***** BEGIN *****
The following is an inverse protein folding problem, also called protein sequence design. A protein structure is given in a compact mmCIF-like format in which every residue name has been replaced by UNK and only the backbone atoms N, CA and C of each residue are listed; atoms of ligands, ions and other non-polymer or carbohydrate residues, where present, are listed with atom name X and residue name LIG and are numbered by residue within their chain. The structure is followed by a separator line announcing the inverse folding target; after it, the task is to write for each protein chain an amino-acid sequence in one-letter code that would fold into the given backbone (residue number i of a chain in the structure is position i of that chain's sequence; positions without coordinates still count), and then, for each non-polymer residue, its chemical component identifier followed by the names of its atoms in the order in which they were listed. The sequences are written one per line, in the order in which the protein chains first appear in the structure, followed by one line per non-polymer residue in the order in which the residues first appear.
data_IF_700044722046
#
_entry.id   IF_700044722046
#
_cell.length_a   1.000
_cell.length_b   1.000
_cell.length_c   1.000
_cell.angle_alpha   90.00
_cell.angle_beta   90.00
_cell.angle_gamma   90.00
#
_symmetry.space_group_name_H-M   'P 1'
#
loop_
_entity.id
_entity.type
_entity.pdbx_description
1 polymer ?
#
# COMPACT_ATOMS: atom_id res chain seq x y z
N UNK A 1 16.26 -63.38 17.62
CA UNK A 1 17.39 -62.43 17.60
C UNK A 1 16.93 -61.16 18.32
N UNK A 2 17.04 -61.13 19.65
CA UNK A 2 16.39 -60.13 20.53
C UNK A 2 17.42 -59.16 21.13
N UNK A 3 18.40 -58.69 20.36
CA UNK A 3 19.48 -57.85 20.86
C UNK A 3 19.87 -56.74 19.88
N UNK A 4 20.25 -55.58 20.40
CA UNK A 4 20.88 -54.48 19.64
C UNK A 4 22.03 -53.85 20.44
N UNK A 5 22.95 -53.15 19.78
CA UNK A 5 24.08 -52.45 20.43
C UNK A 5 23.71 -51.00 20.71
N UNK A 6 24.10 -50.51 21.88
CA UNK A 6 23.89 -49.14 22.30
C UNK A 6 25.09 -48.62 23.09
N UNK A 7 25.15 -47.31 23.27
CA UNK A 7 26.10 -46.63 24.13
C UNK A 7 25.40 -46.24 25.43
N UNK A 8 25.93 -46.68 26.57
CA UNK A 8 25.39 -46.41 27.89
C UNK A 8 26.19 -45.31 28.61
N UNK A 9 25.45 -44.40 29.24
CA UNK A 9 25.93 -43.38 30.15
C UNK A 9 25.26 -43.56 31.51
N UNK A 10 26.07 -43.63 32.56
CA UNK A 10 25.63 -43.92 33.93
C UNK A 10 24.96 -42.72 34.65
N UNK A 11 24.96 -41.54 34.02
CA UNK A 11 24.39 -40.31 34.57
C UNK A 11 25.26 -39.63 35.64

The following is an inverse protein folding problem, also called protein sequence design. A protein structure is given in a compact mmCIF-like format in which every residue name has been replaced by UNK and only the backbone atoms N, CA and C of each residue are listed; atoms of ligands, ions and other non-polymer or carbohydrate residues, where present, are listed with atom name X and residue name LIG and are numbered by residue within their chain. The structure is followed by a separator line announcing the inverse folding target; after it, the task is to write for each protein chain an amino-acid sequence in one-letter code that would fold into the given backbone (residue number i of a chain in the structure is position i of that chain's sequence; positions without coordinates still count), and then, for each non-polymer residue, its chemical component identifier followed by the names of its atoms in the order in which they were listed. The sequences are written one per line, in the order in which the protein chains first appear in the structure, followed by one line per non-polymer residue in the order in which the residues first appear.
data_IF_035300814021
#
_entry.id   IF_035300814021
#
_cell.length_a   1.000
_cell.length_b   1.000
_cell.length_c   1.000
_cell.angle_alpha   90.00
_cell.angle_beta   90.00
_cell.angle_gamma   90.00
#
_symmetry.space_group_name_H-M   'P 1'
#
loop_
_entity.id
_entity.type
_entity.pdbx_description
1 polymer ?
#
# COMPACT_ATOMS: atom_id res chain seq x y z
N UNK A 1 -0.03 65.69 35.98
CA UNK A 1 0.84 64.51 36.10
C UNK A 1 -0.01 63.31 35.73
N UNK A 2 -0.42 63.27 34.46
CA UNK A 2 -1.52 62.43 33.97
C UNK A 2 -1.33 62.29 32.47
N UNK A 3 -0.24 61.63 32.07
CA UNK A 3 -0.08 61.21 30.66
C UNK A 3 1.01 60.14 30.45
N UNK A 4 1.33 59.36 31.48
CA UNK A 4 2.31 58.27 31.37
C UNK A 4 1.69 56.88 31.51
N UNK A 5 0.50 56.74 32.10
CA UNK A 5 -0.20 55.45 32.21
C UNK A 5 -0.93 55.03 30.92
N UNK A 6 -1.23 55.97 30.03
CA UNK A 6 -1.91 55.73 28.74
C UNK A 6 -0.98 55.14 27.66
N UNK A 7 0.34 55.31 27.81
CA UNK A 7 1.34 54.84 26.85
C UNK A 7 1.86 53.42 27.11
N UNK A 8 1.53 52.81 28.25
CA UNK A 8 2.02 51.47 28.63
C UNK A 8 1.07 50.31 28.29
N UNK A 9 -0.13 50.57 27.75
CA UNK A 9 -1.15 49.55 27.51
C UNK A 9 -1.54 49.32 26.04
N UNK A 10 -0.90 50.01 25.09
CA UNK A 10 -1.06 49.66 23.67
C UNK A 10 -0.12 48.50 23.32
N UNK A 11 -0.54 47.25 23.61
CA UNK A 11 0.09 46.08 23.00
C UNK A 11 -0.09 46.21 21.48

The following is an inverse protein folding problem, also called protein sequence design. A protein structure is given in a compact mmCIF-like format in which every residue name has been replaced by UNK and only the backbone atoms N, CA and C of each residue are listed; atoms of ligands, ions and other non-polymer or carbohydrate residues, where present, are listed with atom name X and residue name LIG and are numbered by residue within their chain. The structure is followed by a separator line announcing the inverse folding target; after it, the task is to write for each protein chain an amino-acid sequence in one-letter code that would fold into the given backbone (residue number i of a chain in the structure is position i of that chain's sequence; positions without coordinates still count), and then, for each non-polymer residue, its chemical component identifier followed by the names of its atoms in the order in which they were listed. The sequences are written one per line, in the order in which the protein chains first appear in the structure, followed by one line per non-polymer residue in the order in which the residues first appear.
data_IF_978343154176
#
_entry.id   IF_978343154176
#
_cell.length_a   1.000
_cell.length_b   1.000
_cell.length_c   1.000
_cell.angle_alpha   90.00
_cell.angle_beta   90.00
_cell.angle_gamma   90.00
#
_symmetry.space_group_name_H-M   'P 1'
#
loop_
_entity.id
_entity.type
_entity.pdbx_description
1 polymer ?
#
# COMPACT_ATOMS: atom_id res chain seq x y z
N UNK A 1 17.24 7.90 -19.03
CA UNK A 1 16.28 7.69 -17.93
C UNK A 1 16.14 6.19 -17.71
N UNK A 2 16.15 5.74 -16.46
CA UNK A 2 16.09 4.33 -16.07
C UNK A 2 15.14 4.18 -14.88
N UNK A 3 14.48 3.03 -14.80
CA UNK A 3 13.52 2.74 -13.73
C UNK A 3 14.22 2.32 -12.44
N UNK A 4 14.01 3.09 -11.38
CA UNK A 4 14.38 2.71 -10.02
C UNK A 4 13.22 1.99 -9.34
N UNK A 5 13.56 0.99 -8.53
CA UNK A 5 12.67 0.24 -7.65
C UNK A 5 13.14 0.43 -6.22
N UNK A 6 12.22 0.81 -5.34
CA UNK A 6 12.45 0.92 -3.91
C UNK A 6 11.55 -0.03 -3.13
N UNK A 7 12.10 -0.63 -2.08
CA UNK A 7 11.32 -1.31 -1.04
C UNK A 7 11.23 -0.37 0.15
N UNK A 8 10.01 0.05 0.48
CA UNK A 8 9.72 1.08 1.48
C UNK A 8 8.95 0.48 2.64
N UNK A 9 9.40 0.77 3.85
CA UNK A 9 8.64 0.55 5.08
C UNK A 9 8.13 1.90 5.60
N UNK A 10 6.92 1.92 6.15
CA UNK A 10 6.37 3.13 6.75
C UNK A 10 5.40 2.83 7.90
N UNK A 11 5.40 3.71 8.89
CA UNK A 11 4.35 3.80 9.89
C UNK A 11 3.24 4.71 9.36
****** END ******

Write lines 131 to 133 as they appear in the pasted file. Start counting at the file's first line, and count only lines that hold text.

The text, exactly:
CA UNK A 1 16.28 7.69 -17.93
C UNK A 1 16.14 6.19 -17.71
N UNK A 2 16.15 5.74 -16.46